As noted earlier, the illustrated shear valve is intended for use as a bipropellant inpector for supplying two separate propellants to a bipropellant rocket engine. In this application, the valve is required to remain closed for an indefinite period of time in order to maintain the rocket engine in a constant state of firing readiness. Such an injection valve may be essentially a one shot valve which is opened once and never reclosed. Accordingly, the shear seals 22, 24, 30, 32 are then not required to effect any further sealing action after the valve is once opened. In other applications, however, it may be desirable to reclose the valve. In this event, valve closing means will be provided and the sheared surfaces of the sear seals are relied on to provide a sealing action in the reclosed position of the valve. In this regard, it will be appreciated that the shear seals may be welded in such a way that their sheared surfaces will provide an effective degree of sealing when the valve is reclosed following initial opening of the valve.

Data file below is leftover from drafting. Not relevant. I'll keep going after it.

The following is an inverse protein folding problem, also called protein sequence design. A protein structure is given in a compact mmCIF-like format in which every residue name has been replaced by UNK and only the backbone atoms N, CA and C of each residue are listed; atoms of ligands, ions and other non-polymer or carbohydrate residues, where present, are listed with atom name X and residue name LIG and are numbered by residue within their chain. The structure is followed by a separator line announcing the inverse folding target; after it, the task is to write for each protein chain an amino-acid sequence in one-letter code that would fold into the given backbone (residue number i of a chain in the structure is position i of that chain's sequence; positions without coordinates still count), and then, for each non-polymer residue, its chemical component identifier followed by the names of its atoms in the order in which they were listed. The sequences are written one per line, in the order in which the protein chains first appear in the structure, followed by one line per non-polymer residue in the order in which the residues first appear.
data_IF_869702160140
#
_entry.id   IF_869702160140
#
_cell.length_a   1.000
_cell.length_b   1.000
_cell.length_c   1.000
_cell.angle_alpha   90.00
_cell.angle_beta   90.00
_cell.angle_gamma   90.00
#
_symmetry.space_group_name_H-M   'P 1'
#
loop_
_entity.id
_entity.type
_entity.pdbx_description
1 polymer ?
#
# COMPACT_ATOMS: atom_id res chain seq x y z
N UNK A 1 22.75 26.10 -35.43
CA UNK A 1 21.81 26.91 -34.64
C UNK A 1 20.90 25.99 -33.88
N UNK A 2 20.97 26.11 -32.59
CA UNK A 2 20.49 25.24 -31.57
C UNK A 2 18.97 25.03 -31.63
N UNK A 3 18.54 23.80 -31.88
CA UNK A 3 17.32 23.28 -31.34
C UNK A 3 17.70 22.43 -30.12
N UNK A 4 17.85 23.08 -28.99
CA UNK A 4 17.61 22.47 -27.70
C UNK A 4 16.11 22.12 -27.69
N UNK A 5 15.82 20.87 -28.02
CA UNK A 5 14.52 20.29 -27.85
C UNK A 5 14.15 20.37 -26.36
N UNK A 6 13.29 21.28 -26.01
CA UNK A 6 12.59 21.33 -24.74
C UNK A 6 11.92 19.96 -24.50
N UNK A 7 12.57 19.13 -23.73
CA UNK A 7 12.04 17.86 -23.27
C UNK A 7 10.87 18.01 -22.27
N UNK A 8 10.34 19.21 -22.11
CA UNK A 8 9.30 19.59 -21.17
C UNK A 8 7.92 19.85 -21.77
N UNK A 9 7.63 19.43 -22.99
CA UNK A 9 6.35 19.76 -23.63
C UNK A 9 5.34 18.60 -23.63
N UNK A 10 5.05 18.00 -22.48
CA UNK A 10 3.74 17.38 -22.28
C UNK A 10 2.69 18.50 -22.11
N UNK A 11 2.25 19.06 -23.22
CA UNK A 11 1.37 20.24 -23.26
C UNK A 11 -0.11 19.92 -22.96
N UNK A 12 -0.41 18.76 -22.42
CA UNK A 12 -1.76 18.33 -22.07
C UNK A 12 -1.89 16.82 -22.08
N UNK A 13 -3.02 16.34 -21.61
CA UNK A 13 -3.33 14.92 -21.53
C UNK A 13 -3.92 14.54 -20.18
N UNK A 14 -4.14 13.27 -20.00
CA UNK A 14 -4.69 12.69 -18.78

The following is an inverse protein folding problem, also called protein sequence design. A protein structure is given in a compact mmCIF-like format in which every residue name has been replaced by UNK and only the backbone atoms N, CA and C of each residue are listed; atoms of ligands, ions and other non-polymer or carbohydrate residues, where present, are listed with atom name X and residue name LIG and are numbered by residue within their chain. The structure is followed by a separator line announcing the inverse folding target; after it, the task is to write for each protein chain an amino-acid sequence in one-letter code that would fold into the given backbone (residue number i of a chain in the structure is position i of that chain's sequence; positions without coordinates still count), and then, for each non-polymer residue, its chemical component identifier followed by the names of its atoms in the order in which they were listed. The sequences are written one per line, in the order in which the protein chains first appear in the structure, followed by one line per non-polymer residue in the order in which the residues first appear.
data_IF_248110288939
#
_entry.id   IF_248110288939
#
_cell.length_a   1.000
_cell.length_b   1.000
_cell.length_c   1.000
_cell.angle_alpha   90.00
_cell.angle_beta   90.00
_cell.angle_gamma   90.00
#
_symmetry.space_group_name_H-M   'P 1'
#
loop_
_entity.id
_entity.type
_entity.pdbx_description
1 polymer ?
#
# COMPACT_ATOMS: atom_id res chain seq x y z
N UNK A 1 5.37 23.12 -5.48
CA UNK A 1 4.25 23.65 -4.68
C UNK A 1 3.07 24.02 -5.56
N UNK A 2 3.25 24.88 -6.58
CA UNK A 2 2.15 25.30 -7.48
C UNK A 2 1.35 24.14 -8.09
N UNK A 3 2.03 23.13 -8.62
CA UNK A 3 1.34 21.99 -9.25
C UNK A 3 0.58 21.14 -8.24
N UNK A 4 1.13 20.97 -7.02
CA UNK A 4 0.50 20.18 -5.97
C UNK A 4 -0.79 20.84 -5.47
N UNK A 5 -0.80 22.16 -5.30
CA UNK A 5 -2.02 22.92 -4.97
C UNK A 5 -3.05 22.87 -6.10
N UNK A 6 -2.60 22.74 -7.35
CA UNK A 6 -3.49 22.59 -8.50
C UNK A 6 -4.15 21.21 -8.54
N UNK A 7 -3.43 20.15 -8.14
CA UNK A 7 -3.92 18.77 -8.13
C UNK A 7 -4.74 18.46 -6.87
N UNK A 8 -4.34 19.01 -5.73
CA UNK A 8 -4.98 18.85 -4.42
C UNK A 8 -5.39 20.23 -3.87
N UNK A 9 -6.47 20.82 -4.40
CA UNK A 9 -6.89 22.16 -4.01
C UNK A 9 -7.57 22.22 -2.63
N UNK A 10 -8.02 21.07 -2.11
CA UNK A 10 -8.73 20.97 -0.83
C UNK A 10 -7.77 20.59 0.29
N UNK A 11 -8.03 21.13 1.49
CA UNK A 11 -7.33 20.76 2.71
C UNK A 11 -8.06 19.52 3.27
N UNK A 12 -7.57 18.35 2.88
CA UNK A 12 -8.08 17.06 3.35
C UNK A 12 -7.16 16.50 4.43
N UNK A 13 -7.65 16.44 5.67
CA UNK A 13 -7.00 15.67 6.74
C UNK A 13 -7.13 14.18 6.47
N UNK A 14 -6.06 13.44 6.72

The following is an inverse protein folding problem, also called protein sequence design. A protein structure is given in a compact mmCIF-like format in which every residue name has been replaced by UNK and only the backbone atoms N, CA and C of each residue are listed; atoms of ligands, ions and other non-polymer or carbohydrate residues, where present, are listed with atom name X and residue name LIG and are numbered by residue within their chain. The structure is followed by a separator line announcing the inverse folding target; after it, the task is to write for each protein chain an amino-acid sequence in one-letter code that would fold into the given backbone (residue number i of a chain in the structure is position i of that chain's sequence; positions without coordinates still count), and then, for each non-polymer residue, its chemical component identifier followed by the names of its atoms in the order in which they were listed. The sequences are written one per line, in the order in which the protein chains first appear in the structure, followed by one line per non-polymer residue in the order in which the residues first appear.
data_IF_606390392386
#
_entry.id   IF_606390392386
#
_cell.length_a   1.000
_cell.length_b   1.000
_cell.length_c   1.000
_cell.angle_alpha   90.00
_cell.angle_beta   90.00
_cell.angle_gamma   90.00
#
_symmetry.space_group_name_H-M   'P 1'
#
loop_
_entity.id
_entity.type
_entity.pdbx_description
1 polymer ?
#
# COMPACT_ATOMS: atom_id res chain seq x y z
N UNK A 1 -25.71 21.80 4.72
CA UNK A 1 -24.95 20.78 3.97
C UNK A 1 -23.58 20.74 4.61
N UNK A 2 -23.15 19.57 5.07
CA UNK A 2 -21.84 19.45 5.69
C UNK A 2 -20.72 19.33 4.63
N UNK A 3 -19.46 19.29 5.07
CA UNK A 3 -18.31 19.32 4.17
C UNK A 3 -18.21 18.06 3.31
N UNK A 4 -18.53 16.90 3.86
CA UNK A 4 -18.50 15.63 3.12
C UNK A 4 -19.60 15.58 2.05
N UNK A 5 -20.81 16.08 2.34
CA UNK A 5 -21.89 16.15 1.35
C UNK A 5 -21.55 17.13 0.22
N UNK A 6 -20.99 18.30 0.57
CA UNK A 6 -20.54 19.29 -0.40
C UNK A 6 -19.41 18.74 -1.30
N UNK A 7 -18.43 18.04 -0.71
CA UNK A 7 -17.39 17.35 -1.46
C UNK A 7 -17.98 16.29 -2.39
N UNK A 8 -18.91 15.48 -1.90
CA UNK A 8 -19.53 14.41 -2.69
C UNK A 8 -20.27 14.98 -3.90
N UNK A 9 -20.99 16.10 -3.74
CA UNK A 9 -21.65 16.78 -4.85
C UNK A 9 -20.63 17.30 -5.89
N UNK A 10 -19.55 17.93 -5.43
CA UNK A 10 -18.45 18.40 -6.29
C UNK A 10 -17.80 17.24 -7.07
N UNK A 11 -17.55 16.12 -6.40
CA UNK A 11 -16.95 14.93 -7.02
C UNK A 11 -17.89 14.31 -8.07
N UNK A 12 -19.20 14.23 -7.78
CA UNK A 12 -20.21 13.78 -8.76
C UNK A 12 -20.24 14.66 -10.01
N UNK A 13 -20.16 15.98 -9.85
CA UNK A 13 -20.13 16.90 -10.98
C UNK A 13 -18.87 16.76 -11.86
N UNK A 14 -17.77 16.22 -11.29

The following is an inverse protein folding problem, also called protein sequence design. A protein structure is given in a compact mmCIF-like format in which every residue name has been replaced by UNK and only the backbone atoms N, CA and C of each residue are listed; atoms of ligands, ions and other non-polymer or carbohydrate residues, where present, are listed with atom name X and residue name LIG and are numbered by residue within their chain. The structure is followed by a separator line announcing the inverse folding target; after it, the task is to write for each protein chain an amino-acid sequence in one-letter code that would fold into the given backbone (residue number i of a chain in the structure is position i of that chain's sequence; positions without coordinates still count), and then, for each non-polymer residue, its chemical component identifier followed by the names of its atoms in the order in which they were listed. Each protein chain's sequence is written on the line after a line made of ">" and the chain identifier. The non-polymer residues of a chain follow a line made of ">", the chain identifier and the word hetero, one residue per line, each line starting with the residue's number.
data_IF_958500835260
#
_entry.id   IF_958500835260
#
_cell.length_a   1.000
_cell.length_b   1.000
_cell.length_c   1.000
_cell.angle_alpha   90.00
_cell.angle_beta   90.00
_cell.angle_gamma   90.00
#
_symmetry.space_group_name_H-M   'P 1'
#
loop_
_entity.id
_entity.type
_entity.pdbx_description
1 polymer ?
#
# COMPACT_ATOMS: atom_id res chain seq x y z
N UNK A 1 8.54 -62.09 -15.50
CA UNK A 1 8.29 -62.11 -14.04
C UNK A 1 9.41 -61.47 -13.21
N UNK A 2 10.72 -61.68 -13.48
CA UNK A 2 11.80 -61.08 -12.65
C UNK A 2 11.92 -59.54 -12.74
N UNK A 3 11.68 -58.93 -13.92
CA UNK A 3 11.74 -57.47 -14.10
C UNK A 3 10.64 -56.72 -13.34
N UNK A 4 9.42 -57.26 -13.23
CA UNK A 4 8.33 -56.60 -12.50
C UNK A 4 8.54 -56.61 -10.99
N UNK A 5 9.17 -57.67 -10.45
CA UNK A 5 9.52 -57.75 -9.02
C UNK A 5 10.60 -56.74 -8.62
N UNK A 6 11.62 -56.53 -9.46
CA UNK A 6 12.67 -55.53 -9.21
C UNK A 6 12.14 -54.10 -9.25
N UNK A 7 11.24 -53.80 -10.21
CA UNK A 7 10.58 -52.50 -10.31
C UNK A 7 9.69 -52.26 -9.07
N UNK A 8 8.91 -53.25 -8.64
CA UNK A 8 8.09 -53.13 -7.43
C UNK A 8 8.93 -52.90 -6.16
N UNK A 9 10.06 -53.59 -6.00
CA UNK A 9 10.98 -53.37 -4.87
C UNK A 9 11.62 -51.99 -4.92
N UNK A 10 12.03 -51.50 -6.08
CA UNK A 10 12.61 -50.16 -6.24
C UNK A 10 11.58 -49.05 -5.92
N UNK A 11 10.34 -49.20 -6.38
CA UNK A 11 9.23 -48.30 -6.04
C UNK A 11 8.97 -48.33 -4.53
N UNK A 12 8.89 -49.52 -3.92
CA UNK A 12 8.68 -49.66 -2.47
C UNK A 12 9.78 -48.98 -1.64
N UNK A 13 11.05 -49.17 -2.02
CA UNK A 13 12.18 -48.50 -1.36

FIG. 4 illustrates a modified shear valve 100 according to the invention having modified operating means 102. In this case, the operating means comprises an actuator including a yoke 104 having an external cross bar 106 secured to pins 108. Pins 106 extends through bores 110 in the rear wall 112 of the valve body 114 and seat against or are secured to the adjacent end of the valve sleeve 116. The modified valve is otherwise identical to the first described shear valve. It is obvious, therefore, that the modified shear valve operates in essentially the same way as the earlier shear valve except that the modified valve is opened by exterting a force on the exposed actuator yoke bar 106 by some external force applying means (not shown).